Given the language is cowboy, the variant with the highest expected reward is Howdy and the model will learn to make that choice.

The combination of given(), which(), create a sort of AI if/then statement.

Deep Reinforcement Learning

Deep RL is an approach to reinforcement learning where the underlying decision model is a deep neural network. Deep neural networks are typically used when the input data is unstructured, such as in video, images, or audio. Deep reinforcement learning has achieved impressive results in game play and robotics.

The challenge with deep reinforcement learning is that the model is simultaneously required to learn representations of unstructured data, such as raw pixels, while also learning long term multi-step cause and effect where one reward is assigned to many past decisions.

Solving this dual-problem of representation and decisions often requires hundreds of millions to billions of decisions, which is not feasible for all but the largest of online digital products.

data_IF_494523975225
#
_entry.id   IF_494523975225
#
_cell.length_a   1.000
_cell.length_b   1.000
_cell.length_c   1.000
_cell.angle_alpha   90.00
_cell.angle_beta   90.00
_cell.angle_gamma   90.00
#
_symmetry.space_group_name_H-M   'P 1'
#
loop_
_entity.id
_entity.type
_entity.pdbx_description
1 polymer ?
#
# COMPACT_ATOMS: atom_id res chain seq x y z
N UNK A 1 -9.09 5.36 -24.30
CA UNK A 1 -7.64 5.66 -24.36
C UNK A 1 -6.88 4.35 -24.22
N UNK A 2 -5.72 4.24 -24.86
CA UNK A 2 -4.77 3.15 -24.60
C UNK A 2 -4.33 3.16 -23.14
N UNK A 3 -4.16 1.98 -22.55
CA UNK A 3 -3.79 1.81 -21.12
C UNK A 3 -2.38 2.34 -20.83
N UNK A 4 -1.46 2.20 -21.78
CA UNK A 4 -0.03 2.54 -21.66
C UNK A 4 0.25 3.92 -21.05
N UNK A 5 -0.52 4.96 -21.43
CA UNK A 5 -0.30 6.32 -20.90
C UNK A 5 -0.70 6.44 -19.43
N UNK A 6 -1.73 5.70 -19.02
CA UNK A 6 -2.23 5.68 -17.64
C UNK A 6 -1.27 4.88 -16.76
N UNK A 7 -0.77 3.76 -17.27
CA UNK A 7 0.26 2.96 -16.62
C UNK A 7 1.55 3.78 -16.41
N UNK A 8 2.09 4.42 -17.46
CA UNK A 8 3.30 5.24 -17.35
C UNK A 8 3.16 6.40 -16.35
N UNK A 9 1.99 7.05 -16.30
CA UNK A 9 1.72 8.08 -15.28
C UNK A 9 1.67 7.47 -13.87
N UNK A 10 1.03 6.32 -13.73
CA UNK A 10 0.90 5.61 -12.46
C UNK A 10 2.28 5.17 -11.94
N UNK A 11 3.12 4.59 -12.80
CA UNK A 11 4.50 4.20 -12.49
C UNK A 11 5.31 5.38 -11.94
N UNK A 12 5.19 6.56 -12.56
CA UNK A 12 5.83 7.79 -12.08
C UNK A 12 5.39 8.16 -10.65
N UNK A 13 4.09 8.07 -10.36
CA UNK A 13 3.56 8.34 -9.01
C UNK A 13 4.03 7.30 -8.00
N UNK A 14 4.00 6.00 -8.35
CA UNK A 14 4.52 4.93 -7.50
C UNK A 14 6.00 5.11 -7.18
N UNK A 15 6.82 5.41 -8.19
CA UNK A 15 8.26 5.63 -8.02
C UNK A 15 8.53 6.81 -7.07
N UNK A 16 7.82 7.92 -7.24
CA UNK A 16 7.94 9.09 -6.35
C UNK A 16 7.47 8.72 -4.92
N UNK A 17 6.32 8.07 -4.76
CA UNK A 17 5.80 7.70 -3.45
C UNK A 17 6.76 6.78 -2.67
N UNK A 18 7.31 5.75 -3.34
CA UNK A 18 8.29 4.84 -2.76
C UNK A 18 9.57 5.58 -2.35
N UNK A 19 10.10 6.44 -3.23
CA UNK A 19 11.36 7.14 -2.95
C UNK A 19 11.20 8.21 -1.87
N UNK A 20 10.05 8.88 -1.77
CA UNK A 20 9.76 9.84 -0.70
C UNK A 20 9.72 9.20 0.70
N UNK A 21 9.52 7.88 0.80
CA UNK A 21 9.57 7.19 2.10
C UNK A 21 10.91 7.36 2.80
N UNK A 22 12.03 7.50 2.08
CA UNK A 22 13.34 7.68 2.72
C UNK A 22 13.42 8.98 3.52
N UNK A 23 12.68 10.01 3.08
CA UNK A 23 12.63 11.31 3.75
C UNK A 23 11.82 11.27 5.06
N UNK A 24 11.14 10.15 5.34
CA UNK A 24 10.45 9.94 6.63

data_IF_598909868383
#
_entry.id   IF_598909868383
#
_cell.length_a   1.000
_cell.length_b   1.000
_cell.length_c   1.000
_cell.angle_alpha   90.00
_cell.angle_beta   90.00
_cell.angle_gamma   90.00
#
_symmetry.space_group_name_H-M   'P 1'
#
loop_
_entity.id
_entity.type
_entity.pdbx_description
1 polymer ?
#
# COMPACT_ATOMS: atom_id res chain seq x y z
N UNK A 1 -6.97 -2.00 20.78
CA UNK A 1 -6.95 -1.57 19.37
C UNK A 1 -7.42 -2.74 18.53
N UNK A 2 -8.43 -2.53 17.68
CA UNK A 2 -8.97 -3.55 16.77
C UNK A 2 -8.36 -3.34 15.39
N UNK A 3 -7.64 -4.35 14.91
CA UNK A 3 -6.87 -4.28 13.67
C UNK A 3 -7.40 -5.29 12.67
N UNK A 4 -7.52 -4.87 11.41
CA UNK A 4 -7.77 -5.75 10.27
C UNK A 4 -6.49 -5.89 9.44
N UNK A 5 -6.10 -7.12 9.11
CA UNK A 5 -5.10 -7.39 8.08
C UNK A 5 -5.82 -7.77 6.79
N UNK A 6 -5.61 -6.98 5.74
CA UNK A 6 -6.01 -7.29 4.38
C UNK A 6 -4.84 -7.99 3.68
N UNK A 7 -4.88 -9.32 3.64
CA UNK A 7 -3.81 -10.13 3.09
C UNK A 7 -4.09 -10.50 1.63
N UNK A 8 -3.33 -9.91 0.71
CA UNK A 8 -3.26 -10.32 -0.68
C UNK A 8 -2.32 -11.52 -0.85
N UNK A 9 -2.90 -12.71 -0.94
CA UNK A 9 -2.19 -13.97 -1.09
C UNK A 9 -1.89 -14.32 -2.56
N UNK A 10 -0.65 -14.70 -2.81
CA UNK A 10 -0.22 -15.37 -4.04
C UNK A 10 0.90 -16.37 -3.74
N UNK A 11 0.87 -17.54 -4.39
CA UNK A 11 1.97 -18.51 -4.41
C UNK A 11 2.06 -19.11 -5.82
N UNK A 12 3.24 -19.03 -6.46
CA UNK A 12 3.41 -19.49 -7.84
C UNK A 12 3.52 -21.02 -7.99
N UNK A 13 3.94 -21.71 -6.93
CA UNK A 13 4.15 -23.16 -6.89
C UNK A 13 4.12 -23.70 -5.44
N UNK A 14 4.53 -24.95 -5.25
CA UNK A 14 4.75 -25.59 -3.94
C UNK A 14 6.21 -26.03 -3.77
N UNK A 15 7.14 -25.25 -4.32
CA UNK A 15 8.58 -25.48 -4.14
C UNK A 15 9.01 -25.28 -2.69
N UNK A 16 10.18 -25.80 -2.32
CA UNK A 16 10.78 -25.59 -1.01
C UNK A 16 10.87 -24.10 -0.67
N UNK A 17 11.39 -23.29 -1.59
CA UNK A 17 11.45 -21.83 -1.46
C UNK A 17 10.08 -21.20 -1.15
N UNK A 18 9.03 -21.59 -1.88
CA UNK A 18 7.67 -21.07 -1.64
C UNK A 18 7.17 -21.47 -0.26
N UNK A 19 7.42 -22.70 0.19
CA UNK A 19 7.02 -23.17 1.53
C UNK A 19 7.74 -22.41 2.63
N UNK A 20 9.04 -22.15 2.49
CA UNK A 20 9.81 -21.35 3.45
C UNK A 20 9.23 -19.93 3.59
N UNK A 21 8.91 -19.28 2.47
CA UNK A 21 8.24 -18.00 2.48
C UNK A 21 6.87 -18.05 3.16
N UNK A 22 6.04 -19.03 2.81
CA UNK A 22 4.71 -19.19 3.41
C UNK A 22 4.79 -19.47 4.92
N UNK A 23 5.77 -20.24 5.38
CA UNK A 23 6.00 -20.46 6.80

Because of this requirement for an enormous number of decisions, many of which will lead to poor outcomes, deep reinforcement learning typically requires a simulated or wholly virtual environment, such as a physics simulator for robotics, or a video game where the model can repeatedly play against itself.

For these reason, while deep reinforcement learning has achieved impressive results for game playing, it’s usage and applicability to real-world business applications remains minimal.

Whats Next for Reinforcement Learning?

Reinforcement learning has enjoyed a long history of study and refinement within academia, with Thompson Sampling being originally described as early as 1933. Only recently has reinforcement learning gained wider awareness within the professional software development community.

For professional software developers, what has been missing is tooling. The coming years will see a greater proliferation of tools that make it simple for software developers to implement and cost effective for businesses to deploy RL based solutions. At Improve AI we’re making it easy to deploy RL based solutions for iOS, Android, and Python for making decisions, ranking, scoring, and multi-variate optimization.